"At last you have come," she said, throwing her arms round my neck. "But how
pale you are!"
I told her of the scene with my father.
"My God! I was afraid of it," she said. "When Joseph came to tell you of your
father's arrival I trembled as if he had brought news of some misfortune. My poor
friend, I am the cause of all your distress. You will be better off, perhaps, if you
leave me and do not quarrel with your father on my account. He knows that you
are sure to have a mistress, and he ought to be thankful that it is I, since I love
you and do not want more of you than your position allows. Did you tell him how
we had arranged our future?"
"Yes; that is what annoyed him the most, for he saw how much we really love
"What are we to do, then?"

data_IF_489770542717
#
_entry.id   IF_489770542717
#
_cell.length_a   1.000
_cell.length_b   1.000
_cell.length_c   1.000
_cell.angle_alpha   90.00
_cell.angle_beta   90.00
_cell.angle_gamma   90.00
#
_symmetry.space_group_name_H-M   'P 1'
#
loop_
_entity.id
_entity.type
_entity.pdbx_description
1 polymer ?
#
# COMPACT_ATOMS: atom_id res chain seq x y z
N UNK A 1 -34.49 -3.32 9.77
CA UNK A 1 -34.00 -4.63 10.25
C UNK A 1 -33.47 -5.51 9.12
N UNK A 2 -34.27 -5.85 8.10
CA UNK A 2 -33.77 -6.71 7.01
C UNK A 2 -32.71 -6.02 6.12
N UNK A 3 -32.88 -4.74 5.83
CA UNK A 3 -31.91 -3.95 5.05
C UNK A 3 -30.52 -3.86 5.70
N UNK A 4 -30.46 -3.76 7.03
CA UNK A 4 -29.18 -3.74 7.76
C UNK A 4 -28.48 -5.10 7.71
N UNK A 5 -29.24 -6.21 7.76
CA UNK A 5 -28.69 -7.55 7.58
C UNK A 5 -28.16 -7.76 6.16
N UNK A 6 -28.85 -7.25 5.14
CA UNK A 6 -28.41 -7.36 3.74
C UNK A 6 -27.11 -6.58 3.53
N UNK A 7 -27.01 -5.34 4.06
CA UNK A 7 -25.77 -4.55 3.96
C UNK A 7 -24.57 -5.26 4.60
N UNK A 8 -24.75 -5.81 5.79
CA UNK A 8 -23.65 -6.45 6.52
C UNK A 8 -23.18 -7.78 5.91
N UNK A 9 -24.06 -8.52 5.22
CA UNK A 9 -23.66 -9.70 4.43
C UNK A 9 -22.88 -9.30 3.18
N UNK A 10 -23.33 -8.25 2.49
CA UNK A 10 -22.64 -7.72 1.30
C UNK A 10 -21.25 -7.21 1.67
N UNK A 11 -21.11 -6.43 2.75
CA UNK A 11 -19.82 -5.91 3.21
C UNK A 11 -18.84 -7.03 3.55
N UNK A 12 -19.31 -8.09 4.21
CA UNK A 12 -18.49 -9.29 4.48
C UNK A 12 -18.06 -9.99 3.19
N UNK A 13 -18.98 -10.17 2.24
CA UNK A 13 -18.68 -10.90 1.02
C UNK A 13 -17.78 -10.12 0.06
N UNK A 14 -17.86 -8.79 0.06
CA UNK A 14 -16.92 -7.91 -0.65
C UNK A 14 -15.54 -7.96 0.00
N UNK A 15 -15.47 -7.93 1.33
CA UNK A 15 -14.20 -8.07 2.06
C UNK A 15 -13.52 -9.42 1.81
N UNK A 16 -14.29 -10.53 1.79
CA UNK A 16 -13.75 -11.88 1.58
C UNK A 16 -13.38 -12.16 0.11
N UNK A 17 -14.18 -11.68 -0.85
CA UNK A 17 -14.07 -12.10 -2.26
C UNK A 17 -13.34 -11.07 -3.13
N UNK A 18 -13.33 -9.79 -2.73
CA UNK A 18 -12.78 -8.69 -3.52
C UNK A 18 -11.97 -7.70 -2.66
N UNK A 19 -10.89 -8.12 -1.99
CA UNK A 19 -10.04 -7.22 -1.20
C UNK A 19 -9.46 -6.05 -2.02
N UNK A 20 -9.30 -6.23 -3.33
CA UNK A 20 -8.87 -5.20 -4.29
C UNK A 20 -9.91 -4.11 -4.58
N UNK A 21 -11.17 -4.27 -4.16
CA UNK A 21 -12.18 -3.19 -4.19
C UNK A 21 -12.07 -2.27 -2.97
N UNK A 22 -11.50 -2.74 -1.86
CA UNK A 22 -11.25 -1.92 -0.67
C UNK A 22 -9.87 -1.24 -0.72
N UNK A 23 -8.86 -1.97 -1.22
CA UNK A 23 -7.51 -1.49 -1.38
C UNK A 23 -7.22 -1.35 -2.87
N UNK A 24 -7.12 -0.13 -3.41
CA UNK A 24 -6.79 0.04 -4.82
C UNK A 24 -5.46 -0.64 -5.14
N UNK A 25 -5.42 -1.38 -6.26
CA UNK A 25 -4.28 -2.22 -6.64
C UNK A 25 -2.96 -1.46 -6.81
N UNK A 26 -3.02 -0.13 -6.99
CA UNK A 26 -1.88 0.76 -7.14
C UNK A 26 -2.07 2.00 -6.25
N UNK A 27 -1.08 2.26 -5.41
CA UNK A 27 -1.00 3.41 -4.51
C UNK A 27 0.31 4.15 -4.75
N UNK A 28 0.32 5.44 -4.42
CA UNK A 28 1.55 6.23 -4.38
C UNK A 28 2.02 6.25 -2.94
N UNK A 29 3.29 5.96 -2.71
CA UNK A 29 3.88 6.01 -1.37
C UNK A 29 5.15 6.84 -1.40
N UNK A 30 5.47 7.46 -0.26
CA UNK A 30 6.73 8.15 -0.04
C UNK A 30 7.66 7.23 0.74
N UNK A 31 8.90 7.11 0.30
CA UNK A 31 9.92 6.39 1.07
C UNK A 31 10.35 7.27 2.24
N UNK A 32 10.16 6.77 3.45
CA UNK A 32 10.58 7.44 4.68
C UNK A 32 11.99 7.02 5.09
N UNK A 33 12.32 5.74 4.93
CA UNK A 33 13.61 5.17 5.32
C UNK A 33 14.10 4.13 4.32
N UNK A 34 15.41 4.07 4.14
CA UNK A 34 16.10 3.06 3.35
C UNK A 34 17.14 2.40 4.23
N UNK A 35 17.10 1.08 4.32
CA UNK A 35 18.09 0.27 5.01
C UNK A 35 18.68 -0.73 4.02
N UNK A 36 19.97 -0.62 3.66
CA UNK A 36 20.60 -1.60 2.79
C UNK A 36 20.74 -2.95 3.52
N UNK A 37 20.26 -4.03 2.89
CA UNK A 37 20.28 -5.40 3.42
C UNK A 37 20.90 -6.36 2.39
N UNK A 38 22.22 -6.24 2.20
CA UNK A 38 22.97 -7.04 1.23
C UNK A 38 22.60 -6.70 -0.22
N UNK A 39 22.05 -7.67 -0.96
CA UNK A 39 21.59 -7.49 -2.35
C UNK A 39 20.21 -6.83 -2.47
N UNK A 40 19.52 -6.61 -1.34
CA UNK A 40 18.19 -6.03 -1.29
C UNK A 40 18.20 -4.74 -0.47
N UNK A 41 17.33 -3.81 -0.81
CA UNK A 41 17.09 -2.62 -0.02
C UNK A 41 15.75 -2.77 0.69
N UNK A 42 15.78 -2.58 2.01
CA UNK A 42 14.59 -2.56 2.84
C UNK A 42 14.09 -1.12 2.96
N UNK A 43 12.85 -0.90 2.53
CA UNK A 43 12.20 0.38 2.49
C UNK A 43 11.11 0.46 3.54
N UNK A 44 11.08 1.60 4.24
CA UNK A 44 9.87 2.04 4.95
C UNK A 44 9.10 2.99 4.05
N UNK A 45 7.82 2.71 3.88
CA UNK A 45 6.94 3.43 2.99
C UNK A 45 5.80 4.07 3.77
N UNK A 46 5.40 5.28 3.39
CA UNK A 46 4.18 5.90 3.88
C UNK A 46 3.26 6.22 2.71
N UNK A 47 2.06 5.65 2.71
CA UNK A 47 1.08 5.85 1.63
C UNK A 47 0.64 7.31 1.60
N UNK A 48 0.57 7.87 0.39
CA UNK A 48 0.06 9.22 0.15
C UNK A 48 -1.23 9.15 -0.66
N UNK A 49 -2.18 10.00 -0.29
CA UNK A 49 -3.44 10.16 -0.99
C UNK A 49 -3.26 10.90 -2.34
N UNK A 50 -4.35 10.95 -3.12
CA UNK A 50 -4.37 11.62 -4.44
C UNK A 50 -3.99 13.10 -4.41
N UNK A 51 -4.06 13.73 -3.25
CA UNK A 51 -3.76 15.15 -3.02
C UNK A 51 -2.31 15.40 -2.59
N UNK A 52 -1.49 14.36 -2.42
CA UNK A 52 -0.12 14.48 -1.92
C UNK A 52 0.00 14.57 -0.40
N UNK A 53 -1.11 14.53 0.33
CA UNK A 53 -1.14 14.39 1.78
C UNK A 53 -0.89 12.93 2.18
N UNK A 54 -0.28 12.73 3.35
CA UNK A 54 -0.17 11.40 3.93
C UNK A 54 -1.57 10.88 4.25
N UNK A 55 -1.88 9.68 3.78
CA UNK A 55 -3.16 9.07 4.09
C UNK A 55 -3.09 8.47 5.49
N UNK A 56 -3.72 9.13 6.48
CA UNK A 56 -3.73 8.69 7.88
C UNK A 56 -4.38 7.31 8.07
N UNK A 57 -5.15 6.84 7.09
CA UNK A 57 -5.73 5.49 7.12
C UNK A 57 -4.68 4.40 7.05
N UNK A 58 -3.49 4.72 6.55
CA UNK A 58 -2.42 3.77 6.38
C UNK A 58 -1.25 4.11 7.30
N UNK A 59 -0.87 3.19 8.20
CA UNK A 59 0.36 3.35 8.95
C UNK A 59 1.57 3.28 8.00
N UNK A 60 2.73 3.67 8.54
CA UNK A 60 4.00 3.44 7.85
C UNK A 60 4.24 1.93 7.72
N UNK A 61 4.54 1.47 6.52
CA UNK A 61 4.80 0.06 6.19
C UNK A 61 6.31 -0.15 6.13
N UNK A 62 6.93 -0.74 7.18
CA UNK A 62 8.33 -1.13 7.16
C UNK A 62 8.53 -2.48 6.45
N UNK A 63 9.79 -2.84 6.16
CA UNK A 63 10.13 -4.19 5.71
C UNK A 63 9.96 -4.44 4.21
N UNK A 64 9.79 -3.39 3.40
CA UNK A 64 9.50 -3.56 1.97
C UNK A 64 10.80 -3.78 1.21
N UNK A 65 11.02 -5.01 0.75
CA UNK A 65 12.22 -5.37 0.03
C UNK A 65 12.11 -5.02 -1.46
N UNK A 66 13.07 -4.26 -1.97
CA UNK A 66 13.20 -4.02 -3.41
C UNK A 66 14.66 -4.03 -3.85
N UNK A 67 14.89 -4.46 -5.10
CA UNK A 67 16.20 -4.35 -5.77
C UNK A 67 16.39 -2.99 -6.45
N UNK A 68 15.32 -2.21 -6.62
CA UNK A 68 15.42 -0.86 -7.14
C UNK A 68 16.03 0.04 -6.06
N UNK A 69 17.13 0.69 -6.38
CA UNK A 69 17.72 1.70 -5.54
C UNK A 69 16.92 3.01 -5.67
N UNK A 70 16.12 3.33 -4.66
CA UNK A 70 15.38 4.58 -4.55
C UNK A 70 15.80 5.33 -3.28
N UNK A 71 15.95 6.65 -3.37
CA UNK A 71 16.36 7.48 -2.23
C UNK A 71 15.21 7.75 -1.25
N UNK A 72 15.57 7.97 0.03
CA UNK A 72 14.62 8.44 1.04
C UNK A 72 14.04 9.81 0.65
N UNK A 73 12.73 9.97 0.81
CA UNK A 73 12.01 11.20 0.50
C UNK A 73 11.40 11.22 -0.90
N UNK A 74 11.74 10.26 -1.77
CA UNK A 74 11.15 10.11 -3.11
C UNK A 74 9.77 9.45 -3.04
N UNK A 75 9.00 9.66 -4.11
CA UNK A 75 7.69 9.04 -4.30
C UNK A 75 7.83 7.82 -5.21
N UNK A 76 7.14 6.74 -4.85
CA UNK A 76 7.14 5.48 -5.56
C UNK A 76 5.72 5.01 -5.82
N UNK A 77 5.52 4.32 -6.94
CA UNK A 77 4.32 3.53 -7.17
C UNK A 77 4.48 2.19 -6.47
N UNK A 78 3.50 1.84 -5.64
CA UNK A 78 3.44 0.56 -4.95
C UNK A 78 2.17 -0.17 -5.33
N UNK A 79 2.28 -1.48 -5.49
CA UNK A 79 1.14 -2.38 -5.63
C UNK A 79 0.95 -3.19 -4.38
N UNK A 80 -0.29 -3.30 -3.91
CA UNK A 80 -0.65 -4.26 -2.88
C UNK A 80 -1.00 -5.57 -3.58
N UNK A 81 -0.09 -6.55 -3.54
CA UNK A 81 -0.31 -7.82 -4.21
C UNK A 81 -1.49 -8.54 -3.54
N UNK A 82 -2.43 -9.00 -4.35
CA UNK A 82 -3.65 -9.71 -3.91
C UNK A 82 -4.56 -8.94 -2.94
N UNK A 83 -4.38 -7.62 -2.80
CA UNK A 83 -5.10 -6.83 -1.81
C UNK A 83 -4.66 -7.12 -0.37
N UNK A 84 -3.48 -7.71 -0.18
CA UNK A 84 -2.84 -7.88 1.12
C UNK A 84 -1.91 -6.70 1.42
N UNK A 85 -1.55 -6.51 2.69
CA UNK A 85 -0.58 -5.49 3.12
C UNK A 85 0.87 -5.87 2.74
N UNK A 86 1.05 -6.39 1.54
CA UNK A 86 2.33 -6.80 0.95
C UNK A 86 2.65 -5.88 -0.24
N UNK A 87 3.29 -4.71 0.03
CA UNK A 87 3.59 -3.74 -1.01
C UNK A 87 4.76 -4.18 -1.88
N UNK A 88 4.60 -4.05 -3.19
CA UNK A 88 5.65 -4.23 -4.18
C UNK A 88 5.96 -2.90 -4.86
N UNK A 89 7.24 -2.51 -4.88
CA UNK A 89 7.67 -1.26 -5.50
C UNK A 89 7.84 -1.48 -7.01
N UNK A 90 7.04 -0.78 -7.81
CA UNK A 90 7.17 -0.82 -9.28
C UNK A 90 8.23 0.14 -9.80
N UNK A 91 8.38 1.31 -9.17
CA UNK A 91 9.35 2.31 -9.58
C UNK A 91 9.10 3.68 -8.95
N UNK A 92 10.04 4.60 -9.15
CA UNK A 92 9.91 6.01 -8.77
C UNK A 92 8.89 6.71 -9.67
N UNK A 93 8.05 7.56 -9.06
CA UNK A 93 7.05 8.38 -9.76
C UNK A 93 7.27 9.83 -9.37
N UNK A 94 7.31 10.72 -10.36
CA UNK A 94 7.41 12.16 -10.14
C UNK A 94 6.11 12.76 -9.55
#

"Hold together, my good Marguerite, and let the storm pass over."
"Will it pass?"
"It will have to."
"But your father will not stop there."
"What do you suppose he can do?"
"How do I know? Everything that a father can do to make his son obey him. He
will remind you of my past life, and will perhaps do me the honour of inventing
some new story, so that you may give me up."
"You know that I love you."
"Yes, but what I know, too, is that, sooner or later, you will have to obey your
father, and perhaps you will end by believing him."
"No, Marguerite. It is I who will make him believe me. Some of his friends have
been telling him tales which have made him angry; but he is good and just, he
will change his first impression; and then, after all, what does it matter to me?"